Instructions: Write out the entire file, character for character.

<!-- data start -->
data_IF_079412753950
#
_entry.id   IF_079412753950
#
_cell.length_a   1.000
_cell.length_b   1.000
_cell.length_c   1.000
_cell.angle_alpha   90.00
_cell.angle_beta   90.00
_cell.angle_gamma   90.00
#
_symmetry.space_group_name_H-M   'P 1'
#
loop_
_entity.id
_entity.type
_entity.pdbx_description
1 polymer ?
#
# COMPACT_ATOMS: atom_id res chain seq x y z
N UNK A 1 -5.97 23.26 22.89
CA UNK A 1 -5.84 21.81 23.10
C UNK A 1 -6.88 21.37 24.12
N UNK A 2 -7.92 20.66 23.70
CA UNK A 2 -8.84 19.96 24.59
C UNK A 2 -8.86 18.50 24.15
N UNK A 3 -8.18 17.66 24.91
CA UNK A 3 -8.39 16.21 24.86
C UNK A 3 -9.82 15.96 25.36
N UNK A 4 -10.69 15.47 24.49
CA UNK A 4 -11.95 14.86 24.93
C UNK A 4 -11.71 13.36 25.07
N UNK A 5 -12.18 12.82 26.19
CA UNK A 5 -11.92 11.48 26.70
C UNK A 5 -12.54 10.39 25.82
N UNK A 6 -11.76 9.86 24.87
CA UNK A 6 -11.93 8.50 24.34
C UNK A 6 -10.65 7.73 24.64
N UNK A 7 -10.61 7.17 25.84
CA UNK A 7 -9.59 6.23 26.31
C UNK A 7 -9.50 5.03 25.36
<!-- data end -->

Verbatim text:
data_IF_079412753950
#
_entry.id   IF_079412753950
#
_cell.length_a   1.000
_cell.length_b   1.000
_cell.length_c   1.000
_cell.angle_alpha   90.00
_cell.angle_beta   90.00
_cell.angle_gamma   90.00
#
_symmetry.space_group_name_H-M   'P 1'
#
loop_
_entity.id
_entity.type
_entity.pdbx_description
1 polymer ?
#
# COMPACT_ATOMS: atom_id res chain seq x y z
N UNK A 1 -5.97 23.26 22.89
CA UNK A 1 -5.84 21.81 23.10
C UNK A 1 -6.88 21.37 24.12
N UNK A 2 -7.92 20.66 23.70
CA UNK A 2 -8.84 19.96 24.59
C UNK A 2 -8.86 18.50 24.15
N UNK A 3 -8.18 17.66 24.91
CA UNK A 3 -8.39 16.21 24.86
C UNK A 3 -9.82 15.96 25.36
N UNK A 4 -10.69 15.47 24.49
CA UNK A 4 -11.95 14.86 24.93
C UNK A 4 -11.71 13.36 25.07
N UNK A 5 -12.18 12.82 26.19
CA UNK A 5 -11.92 11.48 26.70
C UNK A 5 -12.54 10.39 25.82
N UNK A 6 -11.76 9.86 24.87
CA UNK A 6 -11.93 8.50 24.34
C UNK A 6 -10.65 7.73 24.64
N UNK A 7 -10.61 7.17 25.84
CA UNK A 7 -9.59 6.23 26.31
C UNK A 7 -9.50 5.03 25.36